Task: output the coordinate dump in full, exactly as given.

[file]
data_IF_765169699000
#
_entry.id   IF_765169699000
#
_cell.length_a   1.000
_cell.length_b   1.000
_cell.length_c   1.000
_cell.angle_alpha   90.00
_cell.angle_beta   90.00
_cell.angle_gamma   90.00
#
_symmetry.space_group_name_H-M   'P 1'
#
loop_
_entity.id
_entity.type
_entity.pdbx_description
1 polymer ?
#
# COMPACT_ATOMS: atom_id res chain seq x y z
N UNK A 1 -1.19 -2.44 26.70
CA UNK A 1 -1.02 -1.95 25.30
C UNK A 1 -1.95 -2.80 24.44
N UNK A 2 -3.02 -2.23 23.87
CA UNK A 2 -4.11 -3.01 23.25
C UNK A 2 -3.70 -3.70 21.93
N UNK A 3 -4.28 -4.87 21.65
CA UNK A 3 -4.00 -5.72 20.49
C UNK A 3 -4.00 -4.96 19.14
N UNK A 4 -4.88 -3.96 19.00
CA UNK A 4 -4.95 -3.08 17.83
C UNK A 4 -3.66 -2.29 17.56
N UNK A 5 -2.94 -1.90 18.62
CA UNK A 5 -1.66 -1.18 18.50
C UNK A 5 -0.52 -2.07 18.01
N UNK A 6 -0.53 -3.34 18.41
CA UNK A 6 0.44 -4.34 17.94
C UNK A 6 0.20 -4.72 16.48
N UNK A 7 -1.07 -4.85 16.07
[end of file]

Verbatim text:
data_IF_765169699000
#
_entry.id   IF_765169699000
#
_cell.length_a   1.000
_cell.length_b   1.000
_cell.length_c   1.000
_cell.angle_alpha   90.00
_cell.angle_beta   90.00
_cell.angle_gamma   90.00
#
_symmetry.space_group_name_H-M   'P 1'
#
loop_
_entity.id
_entity.type
_entity.pdbx_description
1 polymer ?
#
# COMPACT_ATOMS: atom_id res chain seq x y z
N UNK A 1 -1.19 -2.44 26.70
CA UNK A 1 -1.02 -1.95 25.30
C UNK A 1 -1.95 -2.80 24.44
N UNK A 2 -3.02 -2.23 23.87
CA UNK A 2 -4.11 -3.01 23.25
C UNK A 2 -3.70 -3.70 21.93
N UNK A 3 -4.28 -4.87 21.65
CA UNK A 3 -4.00 -5.72 20.49
C UNK A 3 -4.00 -4.96 19.14
N UNK A 4 -4.88 -3.96 19.00
CA UNK A 4 -4.95 -3.08 17.83
C UNK A 4 -3.66 -2.29 17.56
N UNK A 5 -2.94 -1.90 18.62
CA UNK A 5 -1.66 -1.18 18.50
C UNK A 5 -0.52 -2.07 18.01
N UNK A 6 -0.53 -3.34 18.41
CA UNK A 6 0.44 -4.34 17.94
C UNK A 6 0.20 -4.72 16.48
N UNK A 7 -1.07 -4.85 16.07